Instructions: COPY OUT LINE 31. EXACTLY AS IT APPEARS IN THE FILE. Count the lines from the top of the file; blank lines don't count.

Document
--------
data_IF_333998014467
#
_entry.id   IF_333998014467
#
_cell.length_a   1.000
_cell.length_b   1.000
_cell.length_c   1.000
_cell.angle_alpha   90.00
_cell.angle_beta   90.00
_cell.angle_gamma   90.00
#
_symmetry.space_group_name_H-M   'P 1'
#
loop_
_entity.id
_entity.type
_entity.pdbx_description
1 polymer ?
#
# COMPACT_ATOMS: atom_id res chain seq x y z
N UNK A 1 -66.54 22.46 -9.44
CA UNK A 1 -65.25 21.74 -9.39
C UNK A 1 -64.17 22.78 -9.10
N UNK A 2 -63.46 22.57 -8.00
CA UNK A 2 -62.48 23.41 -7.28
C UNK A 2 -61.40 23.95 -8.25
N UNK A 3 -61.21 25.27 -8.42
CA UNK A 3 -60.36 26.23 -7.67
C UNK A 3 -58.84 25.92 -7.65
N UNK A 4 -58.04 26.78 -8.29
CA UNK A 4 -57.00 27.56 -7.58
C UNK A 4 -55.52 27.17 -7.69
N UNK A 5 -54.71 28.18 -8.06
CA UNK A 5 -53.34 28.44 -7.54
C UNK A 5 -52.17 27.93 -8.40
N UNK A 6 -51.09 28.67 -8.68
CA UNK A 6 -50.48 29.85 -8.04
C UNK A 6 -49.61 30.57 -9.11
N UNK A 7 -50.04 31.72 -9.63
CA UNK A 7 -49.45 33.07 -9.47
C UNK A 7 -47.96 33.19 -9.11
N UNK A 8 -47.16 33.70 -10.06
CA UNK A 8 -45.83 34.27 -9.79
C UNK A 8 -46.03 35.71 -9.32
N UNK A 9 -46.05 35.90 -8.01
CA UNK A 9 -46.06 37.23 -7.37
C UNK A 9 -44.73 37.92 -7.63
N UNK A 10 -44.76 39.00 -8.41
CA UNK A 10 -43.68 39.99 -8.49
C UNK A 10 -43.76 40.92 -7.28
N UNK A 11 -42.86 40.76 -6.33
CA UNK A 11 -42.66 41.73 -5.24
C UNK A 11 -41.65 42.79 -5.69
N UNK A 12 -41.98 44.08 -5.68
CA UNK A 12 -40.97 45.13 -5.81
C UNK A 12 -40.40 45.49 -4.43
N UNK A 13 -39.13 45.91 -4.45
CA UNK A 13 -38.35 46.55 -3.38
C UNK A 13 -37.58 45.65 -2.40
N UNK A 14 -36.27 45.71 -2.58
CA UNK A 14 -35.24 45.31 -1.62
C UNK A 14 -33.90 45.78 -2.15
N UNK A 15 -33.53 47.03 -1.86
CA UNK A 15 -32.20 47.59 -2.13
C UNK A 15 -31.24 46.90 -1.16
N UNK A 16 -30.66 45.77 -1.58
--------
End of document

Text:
CA UNK A 4 -57.00 27.56 -7.58